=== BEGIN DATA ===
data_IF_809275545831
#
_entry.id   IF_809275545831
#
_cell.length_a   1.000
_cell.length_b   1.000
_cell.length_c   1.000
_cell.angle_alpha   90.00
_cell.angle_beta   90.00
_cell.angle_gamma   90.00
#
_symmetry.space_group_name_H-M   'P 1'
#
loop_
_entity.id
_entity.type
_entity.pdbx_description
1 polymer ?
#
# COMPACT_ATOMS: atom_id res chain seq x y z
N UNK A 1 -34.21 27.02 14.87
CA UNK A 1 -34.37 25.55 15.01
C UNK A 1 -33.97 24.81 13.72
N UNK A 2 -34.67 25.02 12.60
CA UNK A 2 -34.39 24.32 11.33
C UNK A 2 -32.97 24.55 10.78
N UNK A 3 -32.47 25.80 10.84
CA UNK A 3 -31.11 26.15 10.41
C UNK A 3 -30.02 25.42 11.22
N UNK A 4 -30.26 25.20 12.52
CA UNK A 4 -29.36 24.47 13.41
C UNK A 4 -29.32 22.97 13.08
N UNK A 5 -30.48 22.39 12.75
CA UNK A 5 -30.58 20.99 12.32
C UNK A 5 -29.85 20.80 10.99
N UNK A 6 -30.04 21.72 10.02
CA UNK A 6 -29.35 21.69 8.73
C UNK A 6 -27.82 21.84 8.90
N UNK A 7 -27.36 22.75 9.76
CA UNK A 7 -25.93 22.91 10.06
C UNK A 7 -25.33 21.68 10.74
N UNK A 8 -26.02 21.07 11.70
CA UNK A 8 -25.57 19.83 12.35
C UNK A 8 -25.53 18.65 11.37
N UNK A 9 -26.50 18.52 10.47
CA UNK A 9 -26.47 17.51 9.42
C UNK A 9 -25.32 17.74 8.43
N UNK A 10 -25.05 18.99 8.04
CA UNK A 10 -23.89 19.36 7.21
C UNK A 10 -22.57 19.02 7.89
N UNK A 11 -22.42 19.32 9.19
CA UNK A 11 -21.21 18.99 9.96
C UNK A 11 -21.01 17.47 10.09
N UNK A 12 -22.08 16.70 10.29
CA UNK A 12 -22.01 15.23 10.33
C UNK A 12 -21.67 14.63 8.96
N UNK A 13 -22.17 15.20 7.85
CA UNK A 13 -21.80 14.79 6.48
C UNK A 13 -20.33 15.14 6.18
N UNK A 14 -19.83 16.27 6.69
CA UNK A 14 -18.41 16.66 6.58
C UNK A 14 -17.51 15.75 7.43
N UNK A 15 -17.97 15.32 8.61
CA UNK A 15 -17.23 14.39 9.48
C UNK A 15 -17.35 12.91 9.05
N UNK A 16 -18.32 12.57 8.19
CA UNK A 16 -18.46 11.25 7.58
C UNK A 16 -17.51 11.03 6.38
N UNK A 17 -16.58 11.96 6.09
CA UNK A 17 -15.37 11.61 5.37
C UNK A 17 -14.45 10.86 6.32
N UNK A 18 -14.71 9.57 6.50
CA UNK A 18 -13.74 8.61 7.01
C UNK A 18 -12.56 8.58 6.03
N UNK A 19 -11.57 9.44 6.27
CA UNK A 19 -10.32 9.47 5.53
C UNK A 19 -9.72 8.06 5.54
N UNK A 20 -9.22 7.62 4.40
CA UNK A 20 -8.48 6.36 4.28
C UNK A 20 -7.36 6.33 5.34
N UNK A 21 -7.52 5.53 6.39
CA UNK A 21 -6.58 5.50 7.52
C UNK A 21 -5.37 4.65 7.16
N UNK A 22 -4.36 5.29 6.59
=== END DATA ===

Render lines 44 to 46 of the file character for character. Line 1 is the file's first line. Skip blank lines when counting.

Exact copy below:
C UNK A 8 -25.53 18.65 11.37
N UNK A 9 -26.50 18.52 10.47
CA UNK A 9 -26.47 17.51 9.42